Similar to this, several significant oil and gas corporations have ‘taken the initiative’ to safeguard the environment from climate change brought on by carbon emissions only in response to pressure from investors and shareholders. In order to minimise carbon emissions and strive towards a clean and greener planet, the oil and gas goliaths Equinor, Shell, TotalEnergies, and Repsol have purportedly done the majority of the work, according to a Morningstar 2020 research on emission problems.
BP, however, recently stated that it was now aiming for a 20–30% reduction and has scaled down plans to lower the amount of oil and gas it produces by 2030, since it needed to continue investing in these commodities to meet present demand. This raises an important question of whether energy businesses are actually striving towards becoming top green energy companies with sustainability as their top goal or are just engaging in ESG greenwashing in order to increase profits.
The obvious irony here is that the majority of the oil and gas firms which held ambitious climate targets such as Shell, Equinor, and TotalEnergies, have witnessed record-breaking profits, so as a consequence they have put their climate ambitions to the back burner. Profits, it seems, have sidelined global net-zero goals.
Short Cuts & Deterrence
Many businesses frequently also choose unethical methods of measuring in the quest for a high ESG score. For instance, the energy company Tlou made an exaggerated promise regarding ecologically favourable investments, claiming that its gas-to-power project would be "low emissions''' and that the electricity it produced would be carbon-neutral. The Australian Securities and Investment Commission, a regulator, took action against their misbehaviour and fined them A$53,280 ($34,600.03) for greenwashing. Whether this fine constitutes a heavy enough deterrent is debatable.
As ESG reporting gradually shifts into mandatory regulatory territory with the EU’s Corporate Sustainability Reporting Directive (CSRD) taking effect, it is hoped the precedent will be emulated in other national or regional contexts to shore up some of the more obvious ‘gaps’ in corporate governance practices. But, as this transition takes place, what can be done in the meantime to prevent greenwashing?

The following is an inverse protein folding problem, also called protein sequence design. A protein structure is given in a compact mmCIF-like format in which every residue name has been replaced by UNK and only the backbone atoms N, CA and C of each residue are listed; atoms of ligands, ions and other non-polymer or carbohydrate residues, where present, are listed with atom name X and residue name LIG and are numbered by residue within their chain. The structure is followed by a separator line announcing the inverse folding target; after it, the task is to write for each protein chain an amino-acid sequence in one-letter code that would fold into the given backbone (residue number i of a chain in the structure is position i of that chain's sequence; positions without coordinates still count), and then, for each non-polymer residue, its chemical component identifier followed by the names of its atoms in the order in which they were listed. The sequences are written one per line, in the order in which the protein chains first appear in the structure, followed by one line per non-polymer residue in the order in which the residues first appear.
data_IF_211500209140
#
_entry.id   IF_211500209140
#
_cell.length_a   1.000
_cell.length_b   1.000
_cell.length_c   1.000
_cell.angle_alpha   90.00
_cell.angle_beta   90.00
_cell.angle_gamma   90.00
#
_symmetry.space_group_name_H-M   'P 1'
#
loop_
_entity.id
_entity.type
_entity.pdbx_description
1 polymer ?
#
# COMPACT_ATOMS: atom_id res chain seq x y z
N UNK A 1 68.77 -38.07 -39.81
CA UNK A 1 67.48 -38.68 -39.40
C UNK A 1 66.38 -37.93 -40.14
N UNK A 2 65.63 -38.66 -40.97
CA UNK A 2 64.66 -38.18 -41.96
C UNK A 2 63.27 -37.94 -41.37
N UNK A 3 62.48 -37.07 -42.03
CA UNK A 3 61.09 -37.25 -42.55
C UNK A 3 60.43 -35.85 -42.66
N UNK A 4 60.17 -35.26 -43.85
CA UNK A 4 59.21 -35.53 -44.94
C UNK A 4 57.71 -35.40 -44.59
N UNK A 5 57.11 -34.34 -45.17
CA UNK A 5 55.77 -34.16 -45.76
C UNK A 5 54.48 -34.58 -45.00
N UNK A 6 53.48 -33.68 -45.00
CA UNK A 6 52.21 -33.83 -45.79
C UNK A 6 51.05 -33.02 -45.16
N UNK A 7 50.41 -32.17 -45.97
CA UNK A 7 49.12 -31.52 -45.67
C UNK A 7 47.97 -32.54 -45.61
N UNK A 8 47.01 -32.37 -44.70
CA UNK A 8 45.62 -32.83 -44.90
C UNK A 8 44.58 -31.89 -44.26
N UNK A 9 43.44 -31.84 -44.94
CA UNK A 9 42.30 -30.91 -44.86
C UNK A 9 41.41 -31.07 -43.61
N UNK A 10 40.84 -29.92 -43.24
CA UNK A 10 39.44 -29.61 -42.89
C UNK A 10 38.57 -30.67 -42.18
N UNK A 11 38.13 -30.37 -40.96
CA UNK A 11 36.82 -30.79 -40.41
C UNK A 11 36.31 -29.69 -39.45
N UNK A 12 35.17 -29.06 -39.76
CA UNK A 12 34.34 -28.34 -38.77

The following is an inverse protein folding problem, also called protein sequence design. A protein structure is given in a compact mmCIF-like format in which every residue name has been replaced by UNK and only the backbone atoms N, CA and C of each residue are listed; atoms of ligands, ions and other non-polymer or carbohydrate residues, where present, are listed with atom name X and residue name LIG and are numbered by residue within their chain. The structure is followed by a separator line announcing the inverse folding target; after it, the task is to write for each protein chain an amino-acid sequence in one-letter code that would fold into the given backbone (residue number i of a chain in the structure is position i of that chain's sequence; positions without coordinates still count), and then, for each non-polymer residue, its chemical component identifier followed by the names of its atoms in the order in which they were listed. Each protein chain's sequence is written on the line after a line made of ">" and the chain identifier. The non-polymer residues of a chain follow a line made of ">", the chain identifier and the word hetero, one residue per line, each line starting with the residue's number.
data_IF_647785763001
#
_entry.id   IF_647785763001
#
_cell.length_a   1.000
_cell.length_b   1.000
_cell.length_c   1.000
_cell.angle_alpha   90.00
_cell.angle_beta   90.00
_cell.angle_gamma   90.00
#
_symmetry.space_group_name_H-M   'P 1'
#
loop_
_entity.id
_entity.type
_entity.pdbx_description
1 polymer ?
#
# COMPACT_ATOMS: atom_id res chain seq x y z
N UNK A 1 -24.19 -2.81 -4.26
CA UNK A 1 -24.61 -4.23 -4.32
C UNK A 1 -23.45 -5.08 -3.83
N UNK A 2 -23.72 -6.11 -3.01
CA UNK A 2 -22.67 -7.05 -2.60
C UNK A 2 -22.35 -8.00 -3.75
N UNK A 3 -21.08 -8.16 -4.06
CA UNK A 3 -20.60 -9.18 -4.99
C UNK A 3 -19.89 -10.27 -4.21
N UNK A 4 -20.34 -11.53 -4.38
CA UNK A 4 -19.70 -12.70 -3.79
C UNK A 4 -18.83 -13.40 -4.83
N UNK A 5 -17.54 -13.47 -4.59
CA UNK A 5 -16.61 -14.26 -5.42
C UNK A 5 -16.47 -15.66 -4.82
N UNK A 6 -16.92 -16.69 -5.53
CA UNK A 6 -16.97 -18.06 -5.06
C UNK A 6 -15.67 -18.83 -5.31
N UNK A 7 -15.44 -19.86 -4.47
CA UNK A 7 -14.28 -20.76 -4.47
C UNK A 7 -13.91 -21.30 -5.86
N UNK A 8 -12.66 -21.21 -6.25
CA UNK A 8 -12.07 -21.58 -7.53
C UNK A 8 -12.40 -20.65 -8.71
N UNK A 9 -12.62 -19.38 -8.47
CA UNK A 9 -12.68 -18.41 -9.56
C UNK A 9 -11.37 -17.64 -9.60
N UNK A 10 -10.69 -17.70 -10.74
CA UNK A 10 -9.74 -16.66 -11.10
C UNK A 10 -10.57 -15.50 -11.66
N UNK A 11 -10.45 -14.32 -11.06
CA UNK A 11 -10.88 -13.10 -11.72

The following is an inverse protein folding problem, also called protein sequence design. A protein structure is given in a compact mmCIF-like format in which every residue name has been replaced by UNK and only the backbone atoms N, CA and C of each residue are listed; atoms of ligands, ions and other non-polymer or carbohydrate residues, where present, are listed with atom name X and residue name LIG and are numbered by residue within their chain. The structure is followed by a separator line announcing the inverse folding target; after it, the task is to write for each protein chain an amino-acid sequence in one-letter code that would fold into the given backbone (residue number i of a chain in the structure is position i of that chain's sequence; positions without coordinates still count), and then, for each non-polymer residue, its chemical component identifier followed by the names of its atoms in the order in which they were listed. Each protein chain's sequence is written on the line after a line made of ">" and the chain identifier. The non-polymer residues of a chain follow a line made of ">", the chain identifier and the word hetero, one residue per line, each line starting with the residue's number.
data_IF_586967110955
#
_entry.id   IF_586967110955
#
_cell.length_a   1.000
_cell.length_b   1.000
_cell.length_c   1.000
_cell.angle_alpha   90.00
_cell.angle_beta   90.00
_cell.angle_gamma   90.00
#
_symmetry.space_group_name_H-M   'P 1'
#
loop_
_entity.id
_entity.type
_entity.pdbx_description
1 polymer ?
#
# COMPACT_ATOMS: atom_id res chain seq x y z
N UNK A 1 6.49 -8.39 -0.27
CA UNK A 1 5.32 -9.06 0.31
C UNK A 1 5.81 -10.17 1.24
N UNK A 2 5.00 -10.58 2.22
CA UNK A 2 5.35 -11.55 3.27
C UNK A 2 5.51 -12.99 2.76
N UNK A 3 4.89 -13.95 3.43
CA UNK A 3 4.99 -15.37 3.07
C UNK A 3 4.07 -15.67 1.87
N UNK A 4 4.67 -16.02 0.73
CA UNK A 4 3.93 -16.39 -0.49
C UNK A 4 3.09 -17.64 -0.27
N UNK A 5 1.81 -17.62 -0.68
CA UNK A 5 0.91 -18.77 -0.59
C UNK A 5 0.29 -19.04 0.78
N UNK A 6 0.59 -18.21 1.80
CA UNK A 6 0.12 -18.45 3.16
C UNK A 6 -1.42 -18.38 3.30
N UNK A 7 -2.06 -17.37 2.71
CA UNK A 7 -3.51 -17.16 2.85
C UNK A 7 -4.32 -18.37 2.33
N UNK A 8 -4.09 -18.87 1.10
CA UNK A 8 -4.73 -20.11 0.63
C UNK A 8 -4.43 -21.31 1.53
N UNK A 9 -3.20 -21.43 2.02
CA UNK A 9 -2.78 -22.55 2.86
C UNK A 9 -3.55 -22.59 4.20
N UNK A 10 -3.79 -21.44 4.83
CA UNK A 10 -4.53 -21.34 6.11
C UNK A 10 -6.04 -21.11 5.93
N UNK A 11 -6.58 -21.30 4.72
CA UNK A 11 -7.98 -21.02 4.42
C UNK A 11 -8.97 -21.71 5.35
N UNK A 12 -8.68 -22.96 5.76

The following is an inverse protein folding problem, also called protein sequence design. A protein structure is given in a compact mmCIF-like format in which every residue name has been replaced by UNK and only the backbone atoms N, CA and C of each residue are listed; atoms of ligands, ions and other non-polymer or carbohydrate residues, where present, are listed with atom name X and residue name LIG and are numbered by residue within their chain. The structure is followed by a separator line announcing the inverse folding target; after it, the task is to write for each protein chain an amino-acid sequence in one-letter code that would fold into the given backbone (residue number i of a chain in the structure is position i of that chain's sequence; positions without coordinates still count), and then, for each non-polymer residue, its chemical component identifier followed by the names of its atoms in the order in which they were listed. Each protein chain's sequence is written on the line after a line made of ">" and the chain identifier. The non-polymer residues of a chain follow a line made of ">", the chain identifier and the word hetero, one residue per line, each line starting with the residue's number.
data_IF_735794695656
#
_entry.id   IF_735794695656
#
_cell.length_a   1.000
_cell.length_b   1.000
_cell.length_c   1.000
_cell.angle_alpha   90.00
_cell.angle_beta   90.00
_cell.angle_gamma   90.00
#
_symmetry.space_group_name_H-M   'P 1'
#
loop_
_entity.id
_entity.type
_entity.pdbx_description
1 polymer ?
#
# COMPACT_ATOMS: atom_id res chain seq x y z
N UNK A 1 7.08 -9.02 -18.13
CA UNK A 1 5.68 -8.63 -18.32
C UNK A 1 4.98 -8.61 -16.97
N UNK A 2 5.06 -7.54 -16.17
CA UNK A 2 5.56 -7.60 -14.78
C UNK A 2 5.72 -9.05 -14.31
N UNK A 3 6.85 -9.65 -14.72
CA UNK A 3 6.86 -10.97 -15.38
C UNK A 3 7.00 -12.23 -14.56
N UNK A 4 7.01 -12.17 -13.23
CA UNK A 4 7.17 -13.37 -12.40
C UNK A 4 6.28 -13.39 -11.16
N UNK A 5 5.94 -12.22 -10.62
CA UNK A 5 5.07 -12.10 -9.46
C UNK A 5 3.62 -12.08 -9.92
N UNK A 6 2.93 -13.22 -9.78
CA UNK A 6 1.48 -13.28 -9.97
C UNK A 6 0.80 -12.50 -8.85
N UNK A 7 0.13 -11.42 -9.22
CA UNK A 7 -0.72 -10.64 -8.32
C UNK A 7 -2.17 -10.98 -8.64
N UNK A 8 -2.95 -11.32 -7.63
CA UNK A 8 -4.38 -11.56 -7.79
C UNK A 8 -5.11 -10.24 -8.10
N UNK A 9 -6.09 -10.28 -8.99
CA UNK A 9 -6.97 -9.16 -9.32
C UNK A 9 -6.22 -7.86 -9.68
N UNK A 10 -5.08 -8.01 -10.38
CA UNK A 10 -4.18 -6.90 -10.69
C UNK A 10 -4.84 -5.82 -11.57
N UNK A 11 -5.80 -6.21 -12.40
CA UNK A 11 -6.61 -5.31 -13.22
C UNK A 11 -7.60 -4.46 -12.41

Stop Fake Advertisements
According to a report by a non-profit organisation fighting online misinformation, Center for Countering Digital Hate (CCDH), the oil business has purchased search ads from Google for $24 million over the past two years. Ads aimed at people who looked for environmental terms like "eco-friendly" and "net zero" cost 40% of this money. Unsubstantiated claims about a company's environmental initiatives are sometimes viewed as deceptive advertising. Therefore, regulation of businesses making net-zero goal claims is necessary.
Transparency and trust form the bedrock of sustainable growth. This entails a longer-term, enduring vision of how organisations plot their development, and while many executives and leaders understandably fear that greater public disclosure will harm their reputations, a shift towards a business culture of more transparent reporting, and the data systems that support it, is essential.
Verifiable environmental, social, and governance disclosure, instead of being seen as a threat, is becoming a benchmark of quality management. A firm transition, backed by regulatory instruments, to open public scrutiny instead of appeasement of shareholder interest, is becoming the primary tool for corporate risk management. This is where the tendency to greenwash is being eroded.